If you are planning a trip to Europe, make Portugal a priority. I would recommend at least a week because there is so much to see. If you only have a few days you could pick one of the cities. We only had 6 days and were able to see both the south and north of Portugal and pretty much covered everything we wanted to. We booked a hostel in Barrio Alto for the week and then just did day trips or booked air bnb’s in other cities but were able to keep our larger suitcases in our room for the week. I would highly recommend staying longer in a few of the places but we wanted to cover everything with the time we had.
DAY ONE: LISBON
When I land in a new city I always try to get acclimated immediately to their time zone. What helps to stay awake and get acclimated is to do something active. Because we would only be spending 2 full days in Lisbon and several evenings I thought it would be good to do a bike tour to see the whole city and then from there we will know what additional sites to see. I would highly recommend doing the private bike tour with rent a fun and ask for Xavier. It is $175 PP plus tip. In Europe they only expect 10% but I still normally do 15-20% depending on the service.
Xavier picked us up from our hostel and asked what we wanted to do and see so we could customize it to our liking. Riding a bicycle in Lisbon is an amazing undertaking experience not only because of her history but also her natural features, which make her one of the best urban scenarios to explore. There is a lot of traffic and you have to be careful not to get stuck in the tram tracks. Lisbon is known as the city of seven hills which makes it a harder ride even with the electric bikes but it also gives you spectacular viewpoints.
We got to experience stories from a local, the culture, colors, tiles, music, flavors and life of the city. We toured the areas of Mouraria, Castelo, Graça, Nossa senhora do Monte, Baixa de Lisboa, Bairro alto and santa catarina and tried a few food tastings and Drinks. We were able to see all of the historical sites you must do in Lisbon. (Lisbons viewpoints, Praca De Comercio, Escadinhas de São Cristóvão, Sao Jorge Caste, National Pantheon, the cathedral, Sao Vicente de Fora Monastery, Graca Church and Christo Rei National Sanctuary)
We ended our tour at Time Out Market, which is a food hall in an industrial building and includes local chefs from Portugal and even a Michelin Star Chef. We tried the local wines and beers and ordered food from several different stalls. This is a great place to go on your first day for a casual dinner.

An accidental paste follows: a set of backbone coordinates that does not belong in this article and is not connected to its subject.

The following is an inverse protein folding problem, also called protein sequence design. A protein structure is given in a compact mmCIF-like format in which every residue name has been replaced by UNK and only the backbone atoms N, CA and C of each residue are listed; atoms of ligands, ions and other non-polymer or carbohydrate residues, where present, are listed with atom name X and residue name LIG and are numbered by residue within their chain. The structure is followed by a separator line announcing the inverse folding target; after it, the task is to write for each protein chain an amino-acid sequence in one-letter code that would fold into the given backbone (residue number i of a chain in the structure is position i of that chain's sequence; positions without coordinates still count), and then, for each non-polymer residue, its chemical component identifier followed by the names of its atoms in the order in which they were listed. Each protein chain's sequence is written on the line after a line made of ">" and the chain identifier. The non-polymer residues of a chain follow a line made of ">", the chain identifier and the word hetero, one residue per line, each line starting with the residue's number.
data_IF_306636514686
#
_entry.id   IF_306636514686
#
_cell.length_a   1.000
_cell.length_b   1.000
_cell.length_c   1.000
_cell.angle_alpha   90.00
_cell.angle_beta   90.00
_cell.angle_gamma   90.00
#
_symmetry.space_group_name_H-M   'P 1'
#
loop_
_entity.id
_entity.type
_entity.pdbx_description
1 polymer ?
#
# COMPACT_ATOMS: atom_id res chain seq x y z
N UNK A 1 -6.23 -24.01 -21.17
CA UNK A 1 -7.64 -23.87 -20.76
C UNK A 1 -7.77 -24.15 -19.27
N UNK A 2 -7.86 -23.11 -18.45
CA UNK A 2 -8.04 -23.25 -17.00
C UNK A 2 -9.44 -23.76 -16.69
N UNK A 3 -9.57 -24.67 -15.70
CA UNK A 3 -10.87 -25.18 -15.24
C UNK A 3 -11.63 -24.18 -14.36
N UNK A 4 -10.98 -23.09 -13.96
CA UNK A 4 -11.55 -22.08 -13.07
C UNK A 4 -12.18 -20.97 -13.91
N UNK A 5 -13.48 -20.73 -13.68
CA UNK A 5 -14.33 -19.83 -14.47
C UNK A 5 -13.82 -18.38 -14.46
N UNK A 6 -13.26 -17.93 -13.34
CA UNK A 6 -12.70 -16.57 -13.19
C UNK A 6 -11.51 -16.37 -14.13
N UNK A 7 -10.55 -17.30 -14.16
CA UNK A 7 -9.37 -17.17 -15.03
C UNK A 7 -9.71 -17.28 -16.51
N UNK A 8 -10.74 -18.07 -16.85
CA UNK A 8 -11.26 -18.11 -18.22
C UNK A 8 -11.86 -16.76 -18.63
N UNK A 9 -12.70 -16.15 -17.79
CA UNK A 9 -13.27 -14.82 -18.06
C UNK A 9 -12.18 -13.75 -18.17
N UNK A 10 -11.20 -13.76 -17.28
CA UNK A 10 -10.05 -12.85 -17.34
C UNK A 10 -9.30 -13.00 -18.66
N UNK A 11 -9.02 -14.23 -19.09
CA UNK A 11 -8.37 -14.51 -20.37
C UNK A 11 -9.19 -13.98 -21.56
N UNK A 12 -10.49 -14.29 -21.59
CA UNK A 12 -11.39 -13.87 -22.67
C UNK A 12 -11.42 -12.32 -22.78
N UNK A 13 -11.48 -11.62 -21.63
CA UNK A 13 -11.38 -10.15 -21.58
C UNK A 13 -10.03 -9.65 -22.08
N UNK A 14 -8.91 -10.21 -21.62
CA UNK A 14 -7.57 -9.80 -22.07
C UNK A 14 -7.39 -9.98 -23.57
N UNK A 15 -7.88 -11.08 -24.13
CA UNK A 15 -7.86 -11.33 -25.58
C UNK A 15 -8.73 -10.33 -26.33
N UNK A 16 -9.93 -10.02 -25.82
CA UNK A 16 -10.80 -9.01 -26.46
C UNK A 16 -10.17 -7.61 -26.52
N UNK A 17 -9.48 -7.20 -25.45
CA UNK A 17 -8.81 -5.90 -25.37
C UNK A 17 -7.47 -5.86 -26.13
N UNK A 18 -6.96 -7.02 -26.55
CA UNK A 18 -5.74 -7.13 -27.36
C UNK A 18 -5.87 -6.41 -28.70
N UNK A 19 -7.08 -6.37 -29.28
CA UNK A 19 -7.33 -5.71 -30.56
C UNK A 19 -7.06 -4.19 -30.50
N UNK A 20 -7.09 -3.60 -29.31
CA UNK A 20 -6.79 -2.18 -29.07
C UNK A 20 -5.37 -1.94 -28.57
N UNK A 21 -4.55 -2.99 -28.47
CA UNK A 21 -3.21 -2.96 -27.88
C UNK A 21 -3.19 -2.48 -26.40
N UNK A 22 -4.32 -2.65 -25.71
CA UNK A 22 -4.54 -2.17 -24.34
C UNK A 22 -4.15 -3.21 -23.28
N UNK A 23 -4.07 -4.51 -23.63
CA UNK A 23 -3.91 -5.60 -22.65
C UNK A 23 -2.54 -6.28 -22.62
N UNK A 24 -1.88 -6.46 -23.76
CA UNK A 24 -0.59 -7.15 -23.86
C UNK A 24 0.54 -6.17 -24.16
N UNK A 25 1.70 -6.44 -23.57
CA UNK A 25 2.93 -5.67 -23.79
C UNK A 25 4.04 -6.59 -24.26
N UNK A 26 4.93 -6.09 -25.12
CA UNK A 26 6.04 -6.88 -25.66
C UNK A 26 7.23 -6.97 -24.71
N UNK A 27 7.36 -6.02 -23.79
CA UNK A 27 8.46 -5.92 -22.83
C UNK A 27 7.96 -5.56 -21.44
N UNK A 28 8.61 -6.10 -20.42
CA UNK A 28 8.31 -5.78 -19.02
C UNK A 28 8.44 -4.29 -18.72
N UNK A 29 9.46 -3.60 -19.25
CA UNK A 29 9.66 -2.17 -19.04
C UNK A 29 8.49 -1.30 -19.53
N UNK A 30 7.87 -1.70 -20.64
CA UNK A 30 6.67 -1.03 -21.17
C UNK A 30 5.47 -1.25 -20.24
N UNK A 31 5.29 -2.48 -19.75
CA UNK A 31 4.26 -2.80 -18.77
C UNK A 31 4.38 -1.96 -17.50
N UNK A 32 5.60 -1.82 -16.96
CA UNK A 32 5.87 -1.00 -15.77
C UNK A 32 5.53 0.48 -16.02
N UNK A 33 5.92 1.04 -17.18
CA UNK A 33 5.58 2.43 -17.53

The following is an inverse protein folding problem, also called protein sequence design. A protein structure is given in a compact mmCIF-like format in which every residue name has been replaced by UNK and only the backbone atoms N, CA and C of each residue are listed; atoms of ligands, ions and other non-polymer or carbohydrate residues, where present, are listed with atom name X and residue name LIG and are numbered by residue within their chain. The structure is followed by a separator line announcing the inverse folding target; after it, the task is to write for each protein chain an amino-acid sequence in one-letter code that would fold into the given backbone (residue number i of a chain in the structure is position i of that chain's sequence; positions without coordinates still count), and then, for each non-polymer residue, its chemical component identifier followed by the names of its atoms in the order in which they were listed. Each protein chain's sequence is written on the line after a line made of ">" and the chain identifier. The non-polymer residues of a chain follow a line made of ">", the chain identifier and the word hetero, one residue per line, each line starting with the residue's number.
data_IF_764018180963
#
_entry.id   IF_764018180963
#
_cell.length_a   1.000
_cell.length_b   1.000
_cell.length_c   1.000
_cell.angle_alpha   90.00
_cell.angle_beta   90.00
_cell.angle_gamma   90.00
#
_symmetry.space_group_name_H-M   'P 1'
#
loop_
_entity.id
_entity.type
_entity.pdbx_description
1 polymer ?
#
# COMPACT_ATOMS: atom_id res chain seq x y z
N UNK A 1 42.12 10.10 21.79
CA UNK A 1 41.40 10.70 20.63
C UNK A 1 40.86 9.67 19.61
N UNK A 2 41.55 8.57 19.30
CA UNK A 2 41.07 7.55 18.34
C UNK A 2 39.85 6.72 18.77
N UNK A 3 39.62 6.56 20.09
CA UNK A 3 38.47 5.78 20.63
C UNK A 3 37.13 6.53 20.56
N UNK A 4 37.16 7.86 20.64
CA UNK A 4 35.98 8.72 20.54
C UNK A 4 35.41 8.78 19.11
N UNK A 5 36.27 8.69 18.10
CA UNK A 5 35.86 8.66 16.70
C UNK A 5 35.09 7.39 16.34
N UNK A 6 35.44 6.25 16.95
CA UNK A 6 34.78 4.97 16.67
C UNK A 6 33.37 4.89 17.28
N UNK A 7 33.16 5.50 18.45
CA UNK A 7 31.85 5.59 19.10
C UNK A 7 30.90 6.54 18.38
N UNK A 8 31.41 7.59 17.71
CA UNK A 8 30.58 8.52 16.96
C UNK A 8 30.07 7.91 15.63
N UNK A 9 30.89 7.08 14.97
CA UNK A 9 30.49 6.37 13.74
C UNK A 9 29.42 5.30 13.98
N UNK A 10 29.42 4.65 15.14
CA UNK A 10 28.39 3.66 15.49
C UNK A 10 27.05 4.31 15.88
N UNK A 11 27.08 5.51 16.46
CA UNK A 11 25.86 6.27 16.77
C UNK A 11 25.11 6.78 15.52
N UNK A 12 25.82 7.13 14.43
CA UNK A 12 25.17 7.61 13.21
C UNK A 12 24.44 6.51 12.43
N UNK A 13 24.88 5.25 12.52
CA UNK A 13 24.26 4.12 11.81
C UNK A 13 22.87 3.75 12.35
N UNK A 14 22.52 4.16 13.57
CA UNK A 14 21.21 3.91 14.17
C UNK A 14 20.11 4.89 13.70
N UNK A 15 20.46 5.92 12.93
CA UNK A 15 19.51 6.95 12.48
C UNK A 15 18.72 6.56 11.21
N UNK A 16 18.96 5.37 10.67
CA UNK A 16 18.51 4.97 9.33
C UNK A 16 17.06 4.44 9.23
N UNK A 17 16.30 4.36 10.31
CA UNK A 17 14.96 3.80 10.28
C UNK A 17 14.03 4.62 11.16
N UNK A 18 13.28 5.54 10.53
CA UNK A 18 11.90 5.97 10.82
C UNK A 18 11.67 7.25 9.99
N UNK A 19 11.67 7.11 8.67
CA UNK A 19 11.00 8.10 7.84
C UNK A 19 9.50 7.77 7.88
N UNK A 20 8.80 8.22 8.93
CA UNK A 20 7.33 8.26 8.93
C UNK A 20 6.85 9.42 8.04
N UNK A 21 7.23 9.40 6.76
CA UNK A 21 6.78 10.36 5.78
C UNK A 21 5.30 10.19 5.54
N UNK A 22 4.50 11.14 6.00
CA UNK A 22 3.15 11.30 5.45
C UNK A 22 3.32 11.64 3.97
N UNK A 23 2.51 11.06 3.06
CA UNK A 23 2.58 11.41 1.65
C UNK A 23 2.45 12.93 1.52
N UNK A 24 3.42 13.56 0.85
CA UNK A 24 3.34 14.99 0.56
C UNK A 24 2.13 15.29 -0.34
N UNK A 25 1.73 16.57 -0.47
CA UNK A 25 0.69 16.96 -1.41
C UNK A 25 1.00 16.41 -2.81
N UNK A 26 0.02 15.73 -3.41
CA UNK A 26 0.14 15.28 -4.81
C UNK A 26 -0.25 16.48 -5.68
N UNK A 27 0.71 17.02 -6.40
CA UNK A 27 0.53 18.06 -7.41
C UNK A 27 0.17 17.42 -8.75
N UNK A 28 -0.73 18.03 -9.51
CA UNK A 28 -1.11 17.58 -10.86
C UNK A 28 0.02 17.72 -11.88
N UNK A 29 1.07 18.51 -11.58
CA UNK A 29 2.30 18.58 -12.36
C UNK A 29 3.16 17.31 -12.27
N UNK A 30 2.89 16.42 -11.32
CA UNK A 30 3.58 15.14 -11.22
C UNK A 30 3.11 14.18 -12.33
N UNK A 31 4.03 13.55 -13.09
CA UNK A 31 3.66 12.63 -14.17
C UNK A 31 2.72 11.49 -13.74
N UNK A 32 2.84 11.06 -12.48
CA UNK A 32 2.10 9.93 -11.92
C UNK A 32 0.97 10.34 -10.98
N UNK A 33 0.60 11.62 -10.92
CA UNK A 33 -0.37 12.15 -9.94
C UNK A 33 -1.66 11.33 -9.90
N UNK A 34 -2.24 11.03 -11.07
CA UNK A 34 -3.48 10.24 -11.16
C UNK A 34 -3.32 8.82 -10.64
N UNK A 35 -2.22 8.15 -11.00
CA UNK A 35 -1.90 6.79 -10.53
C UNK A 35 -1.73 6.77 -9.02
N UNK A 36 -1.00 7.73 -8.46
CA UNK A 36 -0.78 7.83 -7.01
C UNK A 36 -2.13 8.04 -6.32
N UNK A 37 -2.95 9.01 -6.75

I would highly recommend this tour as we checked off a lot of the tourist attractions and was able to figure out what we wanted to do with the rest of the time we were here. Also, check out the amazing street art we saw!
DAY TWO: LAGOS/ALGARVE
The Algarve region is on every postcard and blog you see about Portugal, it was also just on the Bachelorette and for good reason. It is stunning! We decided to do Lagos, which is a 3.5-hour train ride from Lisbon. Many recommended driving as the coast is beautiful but we didn’t want the hassle of a car. I would recommend going when it is warm as the beaches, the hiking, kayaking and other water sports are the draw. The city of Lagos has cute shops and restaurants and a great nightlife scene. It is also known for the Vinho Verde (green wine).
After exploring the city we had booked a Sunset Hiking Tour of Sagres and Sao Vincent with WestCoastEscape. It is $50 per person plus tip. It is about a 45-minute drive and then you hike the area. Sagres, the whole area around was always a sacramental place. It has huge meaning for all the Mediterranean people, who believed, owing to the absence of a human settlement, that it was the gathering place for their gods.The hiking is beginner level however you can’t be afraid of heights.
After the hike we drank wine and had amazing tapas with our guides.
DAY THREE: LAGOS/ALGARVE
Ponta da Piedade is the famous limestone cliff that you can walk to, boat through or kayak around. The ocean was too rough to kayak so we walked to it however I would have loved to kayak or take a boat tour in addition to the hike to see it from both angles. The locals recommended going in the morning, as the ocean is less rough.
If we had more time and warmer weather I would have loved to swim the Benagil Caves, kayak and do a full day hike of the West Coast.
If you have a chance and have had enough authentic food, there is a great all you can eat sushi restaurant with fresh fish.
When we got back from Lagos we decided to check out the famous Ramiro restaurant. It is a no frills restaurant with the best seafood in Lisbon. Expect to wait at least an hour but they have a great beer vending machine outside that makes it go by fast.
DAY FOUR: SINTRA/CASCAIS